and then wind up taking the best wine ever to the wedding guests.
They are transformed from being mere waiters to messengers of God
—like the angels, or the apostles, sent by Jesus,
to distribute His grace to the wedding feast.
They become just as much a part of the miracle as the water and wine,
and Mary and Jesus.
Just as Mary is not equal to Jesus, but is given an essential role in His Mission,
the servants are also not equal to Jesus or Mary,
but are also given an essential role in His mission.
How will the Word go out, how will the grace spread, if someone doesn’t take it.
I’ve been thinking a lot about this aspect of the text over the last few weeks,
and it’s proven to be a real pearl of great price
to help me understand a something I’ve been wanting to talk to you about.
And that is, service in our parish: parishioners volunteering to help in the parish.
In today’s second reading St. Paul tells us,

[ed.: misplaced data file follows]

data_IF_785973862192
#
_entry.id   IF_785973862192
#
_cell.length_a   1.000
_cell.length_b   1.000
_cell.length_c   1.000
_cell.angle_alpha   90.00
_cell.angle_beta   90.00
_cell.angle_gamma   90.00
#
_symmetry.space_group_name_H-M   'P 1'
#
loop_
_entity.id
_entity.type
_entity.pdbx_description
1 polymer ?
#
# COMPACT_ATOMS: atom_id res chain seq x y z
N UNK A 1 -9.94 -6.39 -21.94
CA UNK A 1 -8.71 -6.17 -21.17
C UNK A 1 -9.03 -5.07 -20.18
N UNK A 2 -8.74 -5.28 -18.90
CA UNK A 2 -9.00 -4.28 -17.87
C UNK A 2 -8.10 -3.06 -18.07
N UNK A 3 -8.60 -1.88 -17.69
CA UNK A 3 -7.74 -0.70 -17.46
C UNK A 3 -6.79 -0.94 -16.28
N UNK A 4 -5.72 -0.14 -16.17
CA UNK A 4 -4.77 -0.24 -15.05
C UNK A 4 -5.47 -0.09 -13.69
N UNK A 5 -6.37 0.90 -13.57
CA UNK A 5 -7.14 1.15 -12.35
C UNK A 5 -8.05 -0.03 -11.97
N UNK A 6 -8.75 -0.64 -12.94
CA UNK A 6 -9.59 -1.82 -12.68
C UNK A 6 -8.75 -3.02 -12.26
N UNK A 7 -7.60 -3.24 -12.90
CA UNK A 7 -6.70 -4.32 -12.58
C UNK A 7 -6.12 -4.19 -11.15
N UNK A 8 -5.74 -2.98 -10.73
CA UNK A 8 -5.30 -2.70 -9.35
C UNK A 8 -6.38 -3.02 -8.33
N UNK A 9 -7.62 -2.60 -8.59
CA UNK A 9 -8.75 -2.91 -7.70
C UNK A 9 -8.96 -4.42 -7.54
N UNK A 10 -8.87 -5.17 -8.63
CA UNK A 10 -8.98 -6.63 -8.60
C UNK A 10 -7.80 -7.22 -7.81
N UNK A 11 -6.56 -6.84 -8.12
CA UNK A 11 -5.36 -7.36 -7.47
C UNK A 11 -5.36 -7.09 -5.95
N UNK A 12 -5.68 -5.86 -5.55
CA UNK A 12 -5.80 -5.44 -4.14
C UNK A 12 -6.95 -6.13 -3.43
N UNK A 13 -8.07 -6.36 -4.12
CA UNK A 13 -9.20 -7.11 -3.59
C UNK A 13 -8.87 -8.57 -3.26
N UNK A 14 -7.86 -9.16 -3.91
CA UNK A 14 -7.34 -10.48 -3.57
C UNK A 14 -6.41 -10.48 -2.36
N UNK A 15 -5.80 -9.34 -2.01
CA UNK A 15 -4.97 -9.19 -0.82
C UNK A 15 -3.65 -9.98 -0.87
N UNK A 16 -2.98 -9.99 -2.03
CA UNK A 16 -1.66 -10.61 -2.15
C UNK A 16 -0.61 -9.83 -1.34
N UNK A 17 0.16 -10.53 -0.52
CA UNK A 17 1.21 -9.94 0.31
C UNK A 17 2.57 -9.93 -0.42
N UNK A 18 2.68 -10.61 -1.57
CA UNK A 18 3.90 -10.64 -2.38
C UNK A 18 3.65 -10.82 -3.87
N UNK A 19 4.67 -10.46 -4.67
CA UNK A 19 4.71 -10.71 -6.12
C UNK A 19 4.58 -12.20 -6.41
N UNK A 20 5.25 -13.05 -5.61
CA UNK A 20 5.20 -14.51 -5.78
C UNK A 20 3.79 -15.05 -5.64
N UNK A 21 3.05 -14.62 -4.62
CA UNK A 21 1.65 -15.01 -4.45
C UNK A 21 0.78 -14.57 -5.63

“there are different forms of service but the same Lord…”
This is something that rings very true and practical in the life of the parish.
Think of all the different forms of service.
Father Smith (and Daly) and I have the service of being your priests.
Then there’s the parish staff:
running the office, taking care of the building, educating your children, etc.
And then there’s all of you.
What is your service?
Now, some serve our parish by simply, but amazingly, being good parents,
or by representing our parish in the world as civic leaders.
But then again, even folks like that often find that the Lord is inviting them
to server the the parish more directly.
St. Paul today goes on to talk about the spiritual gifts each person has:
“To each individual the manifestation of the Spirit
is given for some benefit.”
Actually, that’s a weak translation of the Greek.
It really ought to say,
“To each individual the manifestation of the Spirit
is given for the common good.”
God has given us all various gifts—both supernatural and natural—
and all of them are given to us for “the common good.”
And so I say to you, what natural gift has God given you for the common good?
And how might he be asking you to use that at St. Raymond’s?
It seems pretty clear that most parishioners don’t do a lot of service in the parish.
We have about 6000 registered parishioners,
of which a little over 2,300 come to Mass every week.
Of that, only about 300 people regularly commit to a particular role of service